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November 26, 2001
Incentive Stock Options Subject to Payroll Tax
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panies and employees must pay the 15.3 percent payroll tax on the exercise of incentive stock options and proceeds from employee stock purchase plans, under new regulations issued by the Internal Revenue Service.

The Bloomberg News Service reports that while the proposed rules exempt companies from withholding income taxes on such transactions, the burden of collecting payroll taxes from current and former employees may force some employers to drop their stock option programs.

"It diminishes benefits to employees" who will pay higher taxes, said Mark Nebergall, president of the Software Finance and Tax Executives Council, a trade group that represents companies such as Microsoft Corp. and Oracle Corp.

"Some companies may nix their plans" rather than face the compliance burdens, Nebergall told Bloomberg.

It is the first time in 30 years payroll taxes will be assessed on incentive stock options and employee stock purchase plans, according to Bloomberg. The payroll tax consists of a 12.4 percent tax used to fund Social Security and a 2.9 percent tax used to fund Medicare, with both portions split evenly between employer and employee.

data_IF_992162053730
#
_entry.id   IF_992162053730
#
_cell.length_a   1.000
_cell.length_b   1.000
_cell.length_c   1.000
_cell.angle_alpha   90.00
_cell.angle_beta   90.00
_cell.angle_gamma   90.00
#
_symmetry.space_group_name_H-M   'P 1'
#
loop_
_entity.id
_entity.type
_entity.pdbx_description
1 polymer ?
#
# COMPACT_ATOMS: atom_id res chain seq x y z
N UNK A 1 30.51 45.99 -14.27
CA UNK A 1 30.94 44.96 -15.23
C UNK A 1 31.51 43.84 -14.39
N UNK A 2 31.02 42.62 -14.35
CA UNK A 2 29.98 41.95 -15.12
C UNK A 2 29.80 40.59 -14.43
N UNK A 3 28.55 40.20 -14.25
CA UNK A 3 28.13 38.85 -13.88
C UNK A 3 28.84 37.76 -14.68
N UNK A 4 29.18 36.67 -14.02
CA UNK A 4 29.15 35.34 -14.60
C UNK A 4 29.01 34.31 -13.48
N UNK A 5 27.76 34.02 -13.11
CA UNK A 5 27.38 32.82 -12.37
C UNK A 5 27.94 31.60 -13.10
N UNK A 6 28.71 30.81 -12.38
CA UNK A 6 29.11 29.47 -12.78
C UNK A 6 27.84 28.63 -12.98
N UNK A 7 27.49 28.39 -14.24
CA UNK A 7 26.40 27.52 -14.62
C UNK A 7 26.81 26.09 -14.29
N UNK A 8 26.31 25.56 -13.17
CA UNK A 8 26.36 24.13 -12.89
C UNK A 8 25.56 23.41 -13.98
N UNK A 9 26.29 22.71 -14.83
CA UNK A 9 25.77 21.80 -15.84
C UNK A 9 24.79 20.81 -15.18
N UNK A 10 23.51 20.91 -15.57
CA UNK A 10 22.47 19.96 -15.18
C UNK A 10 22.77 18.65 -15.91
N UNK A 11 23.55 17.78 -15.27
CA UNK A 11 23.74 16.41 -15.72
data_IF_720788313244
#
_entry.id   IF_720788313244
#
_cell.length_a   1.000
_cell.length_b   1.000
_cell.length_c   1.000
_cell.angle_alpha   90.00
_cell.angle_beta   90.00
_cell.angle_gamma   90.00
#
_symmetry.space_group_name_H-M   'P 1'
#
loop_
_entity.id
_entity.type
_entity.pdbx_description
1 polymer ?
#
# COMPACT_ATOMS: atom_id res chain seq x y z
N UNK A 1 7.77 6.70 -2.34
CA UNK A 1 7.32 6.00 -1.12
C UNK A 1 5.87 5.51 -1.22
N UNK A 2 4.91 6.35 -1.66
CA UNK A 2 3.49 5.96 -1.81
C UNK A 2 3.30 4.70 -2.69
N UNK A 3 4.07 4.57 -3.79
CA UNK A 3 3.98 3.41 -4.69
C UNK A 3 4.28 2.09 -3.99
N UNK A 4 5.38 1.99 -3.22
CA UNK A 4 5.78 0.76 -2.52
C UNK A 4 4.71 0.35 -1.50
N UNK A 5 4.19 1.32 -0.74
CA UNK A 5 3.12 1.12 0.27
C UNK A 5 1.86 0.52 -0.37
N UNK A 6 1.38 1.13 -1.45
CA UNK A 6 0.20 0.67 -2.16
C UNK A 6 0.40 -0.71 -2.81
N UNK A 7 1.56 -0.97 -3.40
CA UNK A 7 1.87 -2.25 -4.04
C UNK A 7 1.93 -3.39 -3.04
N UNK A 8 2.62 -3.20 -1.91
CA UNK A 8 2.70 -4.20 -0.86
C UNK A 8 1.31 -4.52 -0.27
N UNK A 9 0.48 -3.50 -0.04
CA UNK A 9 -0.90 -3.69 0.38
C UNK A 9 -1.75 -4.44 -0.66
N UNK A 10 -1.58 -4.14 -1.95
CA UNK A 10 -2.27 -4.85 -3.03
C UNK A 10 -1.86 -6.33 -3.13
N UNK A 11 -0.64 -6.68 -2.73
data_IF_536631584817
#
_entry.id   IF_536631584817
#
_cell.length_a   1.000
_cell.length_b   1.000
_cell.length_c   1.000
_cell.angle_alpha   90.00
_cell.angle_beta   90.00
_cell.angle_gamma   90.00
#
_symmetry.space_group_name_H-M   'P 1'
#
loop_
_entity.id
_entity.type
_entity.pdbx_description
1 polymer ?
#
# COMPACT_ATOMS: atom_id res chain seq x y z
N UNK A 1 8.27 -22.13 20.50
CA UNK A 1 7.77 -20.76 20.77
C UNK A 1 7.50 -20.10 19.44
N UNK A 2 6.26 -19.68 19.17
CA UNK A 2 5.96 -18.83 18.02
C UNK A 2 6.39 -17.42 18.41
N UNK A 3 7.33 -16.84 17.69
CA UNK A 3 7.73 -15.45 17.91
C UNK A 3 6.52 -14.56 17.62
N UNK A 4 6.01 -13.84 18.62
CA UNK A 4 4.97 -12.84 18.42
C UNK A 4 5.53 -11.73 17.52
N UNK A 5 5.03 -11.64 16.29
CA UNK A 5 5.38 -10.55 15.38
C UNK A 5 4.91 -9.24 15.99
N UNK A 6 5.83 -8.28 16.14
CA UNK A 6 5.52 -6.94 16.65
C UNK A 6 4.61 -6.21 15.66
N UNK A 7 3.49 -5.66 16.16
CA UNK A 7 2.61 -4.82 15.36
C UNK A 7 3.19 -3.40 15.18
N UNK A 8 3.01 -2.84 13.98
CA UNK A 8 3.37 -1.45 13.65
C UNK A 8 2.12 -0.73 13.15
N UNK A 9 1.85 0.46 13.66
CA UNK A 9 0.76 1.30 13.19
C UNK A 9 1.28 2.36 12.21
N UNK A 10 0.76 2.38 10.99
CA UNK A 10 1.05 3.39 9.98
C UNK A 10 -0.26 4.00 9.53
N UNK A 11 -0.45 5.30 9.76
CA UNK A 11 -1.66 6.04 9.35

The Social Security tax is imposed on the first $84,900 of salary next year; there is no cap on the Medicare tax.

Incentive stock options and employee stock purchase plans have tax incentives built in that encourage owners to hold the stock for at least a year. They differ from ordinary employee stock options, which are usually exercised and sold on the same day and are taxed as ordinary income at rates of up to 38.6 percent no matter when they are sold. Companies get a tax deduction and must track when their employees exercise these ordinary options.

The payroll tax would apply on the difference between the exercise price of an incentive stock option and the fair market value.

For employee stock purchase plans, the payroll tax would be applied to the 15 percent discount employees are given when they purchase the stock.

The new regulations are prospective, meaning companies that violated the rules in the past face no sanctions.

Current and former employees would still be liable for any income taxes owed in addition to their share of Social Security and Medicare taxes.

To view the Bloomberg News Service article, click here.

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